250a Haptics Lab 2012 zz
- 1 Haptics Lab Using the FireFader for Music 250a
Haptics Lab Using the FireFader for Music 250a
by Edgar Berdahl and edited by Wendy Ju
See this quarter's schedule for due dates.
The goal of this lab is to introduce actuation and active force feedback. Each haptic effect can easily be coupled to a sound because the feedback loop is controlled directly in pd. Different haptic effects suggest different sounds; different sounds suggest different effects. What are the most interesting mappings? Which are appropriate, controllable, even "expressive"? Try each sound control with and without haptic feedback enabled. Are there some that simply cannot be played without haptics?
Feel The Motors
Find the foam-core board that has motors mounted on it and try them out.
For the DC motors, connect one alligator clip to the 6V supply on the Triple Output Power Supply from Hewlett Packard, and connect the other alligator clip to ground, which is labeled COM. Careful! Don't use the 18V supply instead--you could burn out the motors! By adjusting the +6V knob, you can change what voltage you are applying to each of the DC motors. Which way does the solenoid pull? What are small motors good for and what are large motors good for?
For the AC motors, use the Tektronix Function Generator. Try sine waves in the audible range 20Hz-20kHz on the white-colored AC motor. For it to be loud, it needs to be connected to something that can vibrate. Try changing the sound by coupling it to the foam core or the violin body or something else. The other, smaller AC motor can be used to vibrate objects with iron or steel in them or magnets. Try to use it to vibrate the magnet glued to the foam core. Try to use it to vibrate the violin string directly, which contains some steel inside it. (Hint: You will have to place it very closely to the string without touching the string.) Do you know at which frequencies the violin string responds the most?
Connect the FireFader to Your Beagle Board
Be careful with the FireFader. It is possible to break it, for instance if it goes unstable! If it goes unstable, you should immediately cut the power by turning off the power switch on the FireFader. The power cable for the FireFader has a yellow end on it, on which is written 12V (or 15V). Be very careful NEVER to plug this into the Beagle Board because you would break it. (The Beagle Board needs to receive only 5V.)
- Disconnect the Arduino Nano that you normally use from your Beagle Board.
- Then connect your Beagle Board instead to the Arduino Nano on the FireFader.
- You will see that a circuit has already been created on the bread board. This is essentially the circuit for the H-bridge motor driver L298 (see p. 6 of the datasheet) with the large LEDs connected in parallel with the motor.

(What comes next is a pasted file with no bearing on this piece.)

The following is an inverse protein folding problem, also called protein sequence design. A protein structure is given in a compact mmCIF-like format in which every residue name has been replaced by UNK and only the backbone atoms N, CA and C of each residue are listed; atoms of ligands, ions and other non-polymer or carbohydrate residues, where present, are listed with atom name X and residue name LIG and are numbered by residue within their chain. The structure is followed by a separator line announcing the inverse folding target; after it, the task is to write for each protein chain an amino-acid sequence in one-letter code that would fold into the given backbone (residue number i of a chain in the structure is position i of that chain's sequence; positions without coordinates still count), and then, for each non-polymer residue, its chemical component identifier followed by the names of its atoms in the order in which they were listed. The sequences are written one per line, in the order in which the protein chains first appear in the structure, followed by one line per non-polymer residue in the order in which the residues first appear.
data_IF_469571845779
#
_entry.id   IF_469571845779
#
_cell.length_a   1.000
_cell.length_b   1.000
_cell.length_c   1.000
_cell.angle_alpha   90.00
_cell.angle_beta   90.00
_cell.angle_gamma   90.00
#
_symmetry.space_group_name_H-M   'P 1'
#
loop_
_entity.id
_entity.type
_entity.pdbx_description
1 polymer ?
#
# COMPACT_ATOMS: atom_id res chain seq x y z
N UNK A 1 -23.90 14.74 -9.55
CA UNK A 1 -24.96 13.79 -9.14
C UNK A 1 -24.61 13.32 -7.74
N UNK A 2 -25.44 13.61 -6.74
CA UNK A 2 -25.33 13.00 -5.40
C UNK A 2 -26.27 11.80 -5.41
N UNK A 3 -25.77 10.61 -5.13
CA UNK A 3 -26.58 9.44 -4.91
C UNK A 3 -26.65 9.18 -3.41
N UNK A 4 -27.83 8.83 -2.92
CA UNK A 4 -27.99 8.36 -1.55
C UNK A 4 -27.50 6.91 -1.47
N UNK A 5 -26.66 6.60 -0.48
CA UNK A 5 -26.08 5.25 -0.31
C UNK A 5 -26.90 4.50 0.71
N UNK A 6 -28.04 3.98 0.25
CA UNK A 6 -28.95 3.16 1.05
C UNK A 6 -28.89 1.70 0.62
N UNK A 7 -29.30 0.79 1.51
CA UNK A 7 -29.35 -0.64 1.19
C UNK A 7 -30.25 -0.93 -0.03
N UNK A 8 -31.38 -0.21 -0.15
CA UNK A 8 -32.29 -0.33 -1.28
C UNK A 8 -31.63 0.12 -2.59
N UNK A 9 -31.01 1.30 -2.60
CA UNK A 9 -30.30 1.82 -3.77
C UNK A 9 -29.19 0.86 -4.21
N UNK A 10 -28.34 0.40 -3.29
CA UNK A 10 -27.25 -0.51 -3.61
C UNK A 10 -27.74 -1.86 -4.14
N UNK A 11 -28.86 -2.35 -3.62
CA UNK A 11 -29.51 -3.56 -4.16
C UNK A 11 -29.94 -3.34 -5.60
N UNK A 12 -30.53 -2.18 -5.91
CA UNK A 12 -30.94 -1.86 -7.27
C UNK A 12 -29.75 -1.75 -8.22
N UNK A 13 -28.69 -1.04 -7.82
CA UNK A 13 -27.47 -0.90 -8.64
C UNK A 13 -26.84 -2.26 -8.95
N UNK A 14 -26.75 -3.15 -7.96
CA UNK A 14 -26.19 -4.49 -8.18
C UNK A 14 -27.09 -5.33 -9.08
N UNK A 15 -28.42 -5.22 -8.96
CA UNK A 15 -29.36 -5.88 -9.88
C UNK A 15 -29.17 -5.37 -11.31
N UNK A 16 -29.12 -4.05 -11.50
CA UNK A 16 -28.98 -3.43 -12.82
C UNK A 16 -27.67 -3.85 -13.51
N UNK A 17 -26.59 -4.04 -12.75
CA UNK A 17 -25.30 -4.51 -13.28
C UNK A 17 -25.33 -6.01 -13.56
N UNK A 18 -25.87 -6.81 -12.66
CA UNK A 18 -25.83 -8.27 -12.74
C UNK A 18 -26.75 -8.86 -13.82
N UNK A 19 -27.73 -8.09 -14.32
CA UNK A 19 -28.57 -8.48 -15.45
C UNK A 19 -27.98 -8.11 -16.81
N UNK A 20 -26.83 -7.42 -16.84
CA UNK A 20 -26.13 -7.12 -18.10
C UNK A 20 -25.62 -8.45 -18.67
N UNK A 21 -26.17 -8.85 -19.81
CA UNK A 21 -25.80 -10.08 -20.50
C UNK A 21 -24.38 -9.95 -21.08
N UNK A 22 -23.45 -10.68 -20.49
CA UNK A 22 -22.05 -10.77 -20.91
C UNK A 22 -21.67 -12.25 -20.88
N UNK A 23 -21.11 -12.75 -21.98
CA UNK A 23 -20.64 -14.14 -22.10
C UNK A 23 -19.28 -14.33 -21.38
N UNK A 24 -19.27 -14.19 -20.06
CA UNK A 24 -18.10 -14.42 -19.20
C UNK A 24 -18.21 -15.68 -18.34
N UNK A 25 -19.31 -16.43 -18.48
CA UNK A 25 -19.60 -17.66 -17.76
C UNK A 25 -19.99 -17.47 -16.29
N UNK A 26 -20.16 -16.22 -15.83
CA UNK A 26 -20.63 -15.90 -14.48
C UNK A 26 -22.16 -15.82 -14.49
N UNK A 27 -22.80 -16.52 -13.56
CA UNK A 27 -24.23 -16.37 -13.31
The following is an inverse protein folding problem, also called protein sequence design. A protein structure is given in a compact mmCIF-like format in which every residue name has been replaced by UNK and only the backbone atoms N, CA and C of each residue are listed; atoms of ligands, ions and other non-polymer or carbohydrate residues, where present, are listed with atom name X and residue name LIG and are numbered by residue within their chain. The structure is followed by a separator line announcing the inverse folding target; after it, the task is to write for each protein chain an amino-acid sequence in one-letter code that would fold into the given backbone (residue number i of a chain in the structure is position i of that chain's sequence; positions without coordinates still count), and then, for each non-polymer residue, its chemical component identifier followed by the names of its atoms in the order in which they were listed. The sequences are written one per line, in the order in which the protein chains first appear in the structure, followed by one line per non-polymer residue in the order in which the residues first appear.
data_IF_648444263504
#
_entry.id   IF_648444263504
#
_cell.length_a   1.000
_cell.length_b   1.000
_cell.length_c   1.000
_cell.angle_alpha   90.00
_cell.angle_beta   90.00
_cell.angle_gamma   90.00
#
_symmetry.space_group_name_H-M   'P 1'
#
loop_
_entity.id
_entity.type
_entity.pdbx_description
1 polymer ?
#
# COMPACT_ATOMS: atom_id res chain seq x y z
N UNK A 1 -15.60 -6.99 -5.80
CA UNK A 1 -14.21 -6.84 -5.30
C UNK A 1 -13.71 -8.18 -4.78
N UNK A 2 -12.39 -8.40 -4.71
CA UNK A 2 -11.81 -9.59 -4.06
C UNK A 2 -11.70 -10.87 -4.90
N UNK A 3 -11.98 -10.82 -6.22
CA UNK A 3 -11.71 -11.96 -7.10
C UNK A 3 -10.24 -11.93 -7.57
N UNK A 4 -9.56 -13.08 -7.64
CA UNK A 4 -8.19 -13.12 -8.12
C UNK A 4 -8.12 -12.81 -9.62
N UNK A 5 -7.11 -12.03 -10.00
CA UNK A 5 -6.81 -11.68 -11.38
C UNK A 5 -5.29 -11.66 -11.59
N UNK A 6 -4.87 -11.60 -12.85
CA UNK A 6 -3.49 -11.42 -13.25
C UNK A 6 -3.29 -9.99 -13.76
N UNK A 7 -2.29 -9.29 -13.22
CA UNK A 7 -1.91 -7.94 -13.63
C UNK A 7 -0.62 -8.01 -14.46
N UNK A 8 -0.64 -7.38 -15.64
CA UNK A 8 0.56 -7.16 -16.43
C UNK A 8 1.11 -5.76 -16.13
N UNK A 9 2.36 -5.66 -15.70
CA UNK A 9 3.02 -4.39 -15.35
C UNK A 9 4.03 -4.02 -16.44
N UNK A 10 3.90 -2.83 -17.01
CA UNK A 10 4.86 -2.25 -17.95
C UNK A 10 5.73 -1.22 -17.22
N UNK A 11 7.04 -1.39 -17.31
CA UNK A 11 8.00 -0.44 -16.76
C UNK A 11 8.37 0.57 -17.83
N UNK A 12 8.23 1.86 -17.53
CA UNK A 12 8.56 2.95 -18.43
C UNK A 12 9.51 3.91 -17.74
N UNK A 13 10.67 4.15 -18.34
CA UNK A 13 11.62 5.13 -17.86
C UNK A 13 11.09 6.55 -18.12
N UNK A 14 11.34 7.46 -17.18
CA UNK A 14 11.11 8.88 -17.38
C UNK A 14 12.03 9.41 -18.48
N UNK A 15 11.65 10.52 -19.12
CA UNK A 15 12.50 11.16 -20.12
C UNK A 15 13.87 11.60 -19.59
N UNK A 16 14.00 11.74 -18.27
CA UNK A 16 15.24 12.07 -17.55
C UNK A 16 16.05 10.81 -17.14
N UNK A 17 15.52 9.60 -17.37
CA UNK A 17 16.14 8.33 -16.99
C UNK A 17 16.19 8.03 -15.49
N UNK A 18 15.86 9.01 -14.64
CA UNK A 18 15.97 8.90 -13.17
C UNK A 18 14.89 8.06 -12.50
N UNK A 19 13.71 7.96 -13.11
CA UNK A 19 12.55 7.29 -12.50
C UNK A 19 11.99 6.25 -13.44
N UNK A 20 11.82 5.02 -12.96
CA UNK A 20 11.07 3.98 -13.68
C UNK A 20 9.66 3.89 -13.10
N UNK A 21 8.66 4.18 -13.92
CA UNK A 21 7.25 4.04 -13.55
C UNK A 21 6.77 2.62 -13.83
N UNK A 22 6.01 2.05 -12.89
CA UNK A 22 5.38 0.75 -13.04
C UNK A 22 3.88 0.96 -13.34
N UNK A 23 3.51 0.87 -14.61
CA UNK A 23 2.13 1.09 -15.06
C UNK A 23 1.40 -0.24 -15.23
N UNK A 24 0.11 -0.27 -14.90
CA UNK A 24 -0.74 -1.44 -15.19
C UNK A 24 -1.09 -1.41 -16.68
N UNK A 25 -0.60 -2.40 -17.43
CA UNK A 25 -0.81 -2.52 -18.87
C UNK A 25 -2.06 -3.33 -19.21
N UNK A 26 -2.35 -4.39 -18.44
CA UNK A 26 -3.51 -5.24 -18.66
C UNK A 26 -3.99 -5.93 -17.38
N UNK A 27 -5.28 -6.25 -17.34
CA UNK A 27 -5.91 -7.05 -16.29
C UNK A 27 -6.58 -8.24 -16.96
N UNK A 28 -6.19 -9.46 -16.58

Setup the Software on Your Satellite CCRMA Kit
- First startup your kit
- Connect your Satellite CCRMA kit to your laptop and boot it.
- Use a terminal window to login to Satellite CCRMA as usual using the command ssh -XY email@example.com with the password temppwd
- Download the lab files to your laptop.
- Copy the lab files to your home directory ~ using CyberDuck.
- Unzip the files: change into your ~ directory, and type hapticslab2012.zip.
- You shouldn't need to reinstall the FireFader Firmware, but in case there is an issue, you can
- run the command arduino& to start the Arduino software. (If it asks you if you want to install a newer version of the Arduino software, tell it no.)
- Use the Arduino software to open ~/hapticslab2012/haptics_firmware/haptics_firmware.pde. Upload this code to the Arduino.
- Look at the main loop loop() in the source code for this firmware for a minute. You can see that it reads data from the serial connection from pd and uses this to set the PWM pins using analogWrite(). Then it writes data to the serial connection to pd about the position of the Fire Fader. Additional data from the analog input pins 1-3 is also sent over the serial, but these pins aren't currently used.
- First start audio. You can use this using start-jackd as usual, but if you use the following command the audio quality will be slightly better:
jackd --silent -R -P62 --timeout 200 -dalsa -dhw:0 -p512 -n3 -i2 -o2 -s -S -r22050 -Xseq &
- To start pd for this lab, use the following command
pd -sleepgrain 1 &
- Plug in your speakers or earbuds.
- in Pd, add the following directories to your path by going to File->Path->New:
- Open pd and load the patch ~/hapticslab2012/datadir/puredatadir/touch_ground~-help.pd
- Read the text of the patch so that you can understand how the layout of the patch relates to the equivalent mechanical system of the FireFader being connected by a touch link to ground.
- Turn on audio by clicking on compute audio, which also allows the haptic forces to be computed.
- Verify that by moving the FireFader back and forth, you can make the hslider shown in the patch change.
- Plug in the 12V yellow power connector to the FireFader.
- Switch the FireFader on while holding onto the fader.
- You should be able to feel a spongy "wall" when you move the FireFader to the left of the center position. (If not, then check your setup.)
- Because of the spring action of the touch link, the force increases when you move to the right. However, if you move far enough to the right, then the motors can no longer increase the force level any further due to mechanical limitations.
- Try decreasing the stiffness of the touch link to 150 N/m. How does this feel?